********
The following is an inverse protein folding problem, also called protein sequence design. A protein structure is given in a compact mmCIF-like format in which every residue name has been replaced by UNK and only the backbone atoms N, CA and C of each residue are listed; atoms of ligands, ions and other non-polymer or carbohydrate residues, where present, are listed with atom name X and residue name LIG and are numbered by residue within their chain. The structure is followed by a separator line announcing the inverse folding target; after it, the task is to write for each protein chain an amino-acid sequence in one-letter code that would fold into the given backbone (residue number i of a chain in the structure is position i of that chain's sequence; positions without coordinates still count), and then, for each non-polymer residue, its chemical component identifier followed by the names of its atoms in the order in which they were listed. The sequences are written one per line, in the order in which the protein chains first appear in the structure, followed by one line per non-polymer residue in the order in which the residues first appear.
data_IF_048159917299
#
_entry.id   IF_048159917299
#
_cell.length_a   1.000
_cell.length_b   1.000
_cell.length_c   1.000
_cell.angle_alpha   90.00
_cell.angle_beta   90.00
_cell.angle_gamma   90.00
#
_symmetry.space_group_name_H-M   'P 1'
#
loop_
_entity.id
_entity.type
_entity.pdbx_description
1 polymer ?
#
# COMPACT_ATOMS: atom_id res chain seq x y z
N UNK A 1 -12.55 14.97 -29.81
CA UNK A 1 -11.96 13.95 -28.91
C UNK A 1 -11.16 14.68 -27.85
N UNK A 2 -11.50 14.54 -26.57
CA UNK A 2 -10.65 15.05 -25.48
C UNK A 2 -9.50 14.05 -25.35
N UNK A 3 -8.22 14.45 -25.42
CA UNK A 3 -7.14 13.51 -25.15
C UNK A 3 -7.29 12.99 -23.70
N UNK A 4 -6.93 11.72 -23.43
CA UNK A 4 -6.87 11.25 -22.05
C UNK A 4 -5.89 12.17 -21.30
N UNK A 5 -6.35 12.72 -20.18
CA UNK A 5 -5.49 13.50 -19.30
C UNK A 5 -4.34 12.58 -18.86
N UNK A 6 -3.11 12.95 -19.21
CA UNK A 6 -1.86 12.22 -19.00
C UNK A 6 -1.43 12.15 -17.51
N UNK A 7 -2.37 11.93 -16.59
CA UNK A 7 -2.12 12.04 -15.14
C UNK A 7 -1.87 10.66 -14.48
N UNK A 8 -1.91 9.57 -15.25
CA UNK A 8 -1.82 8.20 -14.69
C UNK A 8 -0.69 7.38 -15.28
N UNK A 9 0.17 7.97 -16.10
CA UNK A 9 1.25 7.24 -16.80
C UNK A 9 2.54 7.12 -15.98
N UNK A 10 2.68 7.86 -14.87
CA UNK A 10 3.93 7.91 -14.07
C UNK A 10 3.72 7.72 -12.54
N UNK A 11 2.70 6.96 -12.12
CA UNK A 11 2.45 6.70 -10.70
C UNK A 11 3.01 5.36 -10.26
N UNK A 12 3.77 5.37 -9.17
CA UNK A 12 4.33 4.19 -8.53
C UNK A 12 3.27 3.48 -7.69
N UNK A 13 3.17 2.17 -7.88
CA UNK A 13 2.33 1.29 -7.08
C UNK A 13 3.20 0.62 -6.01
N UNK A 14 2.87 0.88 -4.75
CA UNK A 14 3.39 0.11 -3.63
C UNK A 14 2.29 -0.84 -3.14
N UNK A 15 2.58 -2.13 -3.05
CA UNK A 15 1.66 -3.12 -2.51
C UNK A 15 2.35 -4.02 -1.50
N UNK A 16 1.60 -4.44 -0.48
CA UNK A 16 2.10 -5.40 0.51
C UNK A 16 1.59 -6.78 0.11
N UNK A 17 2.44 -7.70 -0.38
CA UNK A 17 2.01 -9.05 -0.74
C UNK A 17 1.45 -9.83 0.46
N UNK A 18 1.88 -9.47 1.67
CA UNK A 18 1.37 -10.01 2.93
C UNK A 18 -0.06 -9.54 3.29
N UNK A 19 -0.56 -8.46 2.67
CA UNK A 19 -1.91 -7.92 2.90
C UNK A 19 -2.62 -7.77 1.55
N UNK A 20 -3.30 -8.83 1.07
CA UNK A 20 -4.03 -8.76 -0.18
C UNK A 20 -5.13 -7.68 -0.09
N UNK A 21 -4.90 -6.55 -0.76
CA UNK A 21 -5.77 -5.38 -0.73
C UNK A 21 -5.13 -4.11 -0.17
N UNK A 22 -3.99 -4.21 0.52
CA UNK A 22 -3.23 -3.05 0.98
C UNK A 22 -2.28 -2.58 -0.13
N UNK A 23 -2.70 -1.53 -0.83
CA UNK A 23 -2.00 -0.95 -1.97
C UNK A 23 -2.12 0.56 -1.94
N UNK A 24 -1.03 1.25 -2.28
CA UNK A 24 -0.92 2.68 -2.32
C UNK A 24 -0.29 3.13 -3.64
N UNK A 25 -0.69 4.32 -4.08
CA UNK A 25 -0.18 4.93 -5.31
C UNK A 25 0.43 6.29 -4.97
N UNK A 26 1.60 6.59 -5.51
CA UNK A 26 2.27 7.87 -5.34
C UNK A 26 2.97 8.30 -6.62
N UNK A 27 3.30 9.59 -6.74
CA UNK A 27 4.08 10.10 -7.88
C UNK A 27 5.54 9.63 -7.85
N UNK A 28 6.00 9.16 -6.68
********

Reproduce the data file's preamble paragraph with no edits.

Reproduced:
The following is an inverse protein folding problem, also called protein sequence design. A protein structure is given in a compact mmCIF-like format in which every residue name has been replaced by UNK and only the backbone atoms N, CA and C of each residue are listed; atoms of ligands, ions and other non-polymer or carbohydrate residues, where present, are listed with atom name X and residue name LIG and are numbered by residue within their chain. The structure is followed by a separator line announcing the inverse folding target; after it, the task is to write for each protein chain an amino-acid sequence in one-letter code that would fold into the given backbone (residue number i of a chain in the structure is position i of that chain's sequence; positions without coordinates still count), and then, for each non-polymer residue, its chemical component identifier followed by the names of its atoms in the order in which they were listed. The sequences are written one per line, in the order in which the protein chains first appear in the structure, followed by one line per non-polymer residue in the order in which the residues first appear.